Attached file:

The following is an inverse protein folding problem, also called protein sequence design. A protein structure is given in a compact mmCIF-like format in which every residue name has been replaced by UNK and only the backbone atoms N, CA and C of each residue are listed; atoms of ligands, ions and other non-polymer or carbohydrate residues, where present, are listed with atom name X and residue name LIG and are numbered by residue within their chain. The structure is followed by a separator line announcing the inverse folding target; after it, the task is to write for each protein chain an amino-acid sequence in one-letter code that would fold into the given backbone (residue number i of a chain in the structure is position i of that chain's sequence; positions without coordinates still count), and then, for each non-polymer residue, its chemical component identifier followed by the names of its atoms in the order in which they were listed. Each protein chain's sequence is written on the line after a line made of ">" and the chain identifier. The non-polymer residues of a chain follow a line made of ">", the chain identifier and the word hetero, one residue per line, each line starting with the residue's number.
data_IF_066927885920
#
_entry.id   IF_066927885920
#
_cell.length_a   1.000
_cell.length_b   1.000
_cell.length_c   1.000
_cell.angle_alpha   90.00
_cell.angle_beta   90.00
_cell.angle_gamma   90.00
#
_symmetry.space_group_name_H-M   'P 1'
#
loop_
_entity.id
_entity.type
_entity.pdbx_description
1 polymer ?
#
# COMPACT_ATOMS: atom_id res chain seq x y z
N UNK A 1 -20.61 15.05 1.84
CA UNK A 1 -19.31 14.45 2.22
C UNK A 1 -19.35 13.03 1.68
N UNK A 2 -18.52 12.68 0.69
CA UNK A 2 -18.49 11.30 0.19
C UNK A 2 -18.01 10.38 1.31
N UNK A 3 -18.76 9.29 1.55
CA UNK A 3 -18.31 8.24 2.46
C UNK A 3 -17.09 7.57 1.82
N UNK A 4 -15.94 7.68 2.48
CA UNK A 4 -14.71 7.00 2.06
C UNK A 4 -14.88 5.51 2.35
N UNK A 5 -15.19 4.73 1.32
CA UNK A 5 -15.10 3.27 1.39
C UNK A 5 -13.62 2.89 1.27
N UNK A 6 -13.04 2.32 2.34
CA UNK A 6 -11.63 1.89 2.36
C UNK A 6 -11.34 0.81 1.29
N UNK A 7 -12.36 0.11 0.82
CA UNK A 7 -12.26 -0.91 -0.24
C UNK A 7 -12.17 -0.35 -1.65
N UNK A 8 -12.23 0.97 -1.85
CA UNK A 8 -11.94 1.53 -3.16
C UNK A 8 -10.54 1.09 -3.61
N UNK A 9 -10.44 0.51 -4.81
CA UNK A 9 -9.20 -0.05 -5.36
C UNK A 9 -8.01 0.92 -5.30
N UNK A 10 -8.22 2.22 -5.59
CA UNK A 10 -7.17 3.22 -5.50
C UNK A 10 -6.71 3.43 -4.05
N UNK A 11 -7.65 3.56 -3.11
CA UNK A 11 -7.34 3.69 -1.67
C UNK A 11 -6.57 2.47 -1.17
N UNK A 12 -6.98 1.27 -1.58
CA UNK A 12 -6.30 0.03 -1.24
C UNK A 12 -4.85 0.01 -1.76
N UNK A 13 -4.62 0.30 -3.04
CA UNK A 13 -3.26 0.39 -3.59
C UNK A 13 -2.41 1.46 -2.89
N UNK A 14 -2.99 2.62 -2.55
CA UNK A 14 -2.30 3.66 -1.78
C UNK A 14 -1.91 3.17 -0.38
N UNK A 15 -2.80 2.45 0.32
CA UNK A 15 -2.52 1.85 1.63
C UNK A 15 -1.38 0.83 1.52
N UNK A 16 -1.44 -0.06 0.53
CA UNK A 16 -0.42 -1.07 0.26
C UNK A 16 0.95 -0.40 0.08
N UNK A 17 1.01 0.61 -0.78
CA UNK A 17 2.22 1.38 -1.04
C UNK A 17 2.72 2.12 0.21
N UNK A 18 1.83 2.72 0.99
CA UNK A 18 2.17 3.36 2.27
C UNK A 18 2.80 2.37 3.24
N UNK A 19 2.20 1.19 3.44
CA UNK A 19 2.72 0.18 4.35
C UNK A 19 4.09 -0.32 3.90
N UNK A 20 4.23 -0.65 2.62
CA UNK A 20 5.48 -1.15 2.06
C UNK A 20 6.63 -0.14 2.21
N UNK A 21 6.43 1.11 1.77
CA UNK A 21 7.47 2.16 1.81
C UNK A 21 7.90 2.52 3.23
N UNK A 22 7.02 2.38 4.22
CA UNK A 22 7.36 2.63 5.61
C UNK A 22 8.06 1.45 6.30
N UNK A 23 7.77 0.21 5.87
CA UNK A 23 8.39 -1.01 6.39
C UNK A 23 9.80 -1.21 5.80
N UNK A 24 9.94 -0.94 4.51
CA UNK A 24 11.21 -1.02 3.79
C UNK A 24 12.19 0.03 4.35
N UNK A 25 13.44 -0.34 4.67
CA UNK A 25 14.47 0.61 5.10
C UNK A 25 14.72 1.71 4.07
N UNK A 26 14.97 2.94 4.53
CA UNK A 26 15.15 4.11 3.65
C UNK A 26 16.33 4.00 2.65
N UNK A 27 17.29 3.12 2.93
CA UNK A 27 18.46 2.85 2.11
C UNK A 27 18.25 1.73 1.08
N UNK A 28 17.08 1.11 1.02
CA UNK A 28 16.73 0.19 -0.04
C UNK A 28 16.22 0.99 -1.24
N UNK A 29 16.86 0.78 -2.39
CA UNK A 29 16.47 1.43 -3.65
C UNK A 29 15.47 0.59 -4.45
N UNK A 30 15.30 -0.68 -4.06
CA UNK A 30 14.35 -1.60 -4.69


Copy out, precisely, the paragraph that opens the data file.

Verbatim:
The following is an inverse protein folding problem, also called protein sequence design. A protein structure is given in a compact mmCIF-like format in which every residue name has been replaced by UNK and only the backbone atoms N, CA and C of each residue are listed; atoms of ligands, ions and other non-polymer or carbohydrate residues, where present, are listed with atom name X and residue name LIG and are numbered by residue within their chain. The structure is followed by a separator line announcing the inverse folding target; after it, the task is to write for each protein chain an amino-acid sequence in one-letter code that would fold into the given backbone (residue number i of a chain in the structure is position i of that chain's sequence; positions without coordinates still count), and then, for each non-polymer residue, its chemical component identifier followed by the names of its atoms in the order in which they were listed. Each protein chain's sequence is written on the line after a line made of ">" and the chain identifier. The non-polymer residues of a chain follow a line made of ">", the chain identifier and the word hetero, one residue per line, each line starting with the residue's number.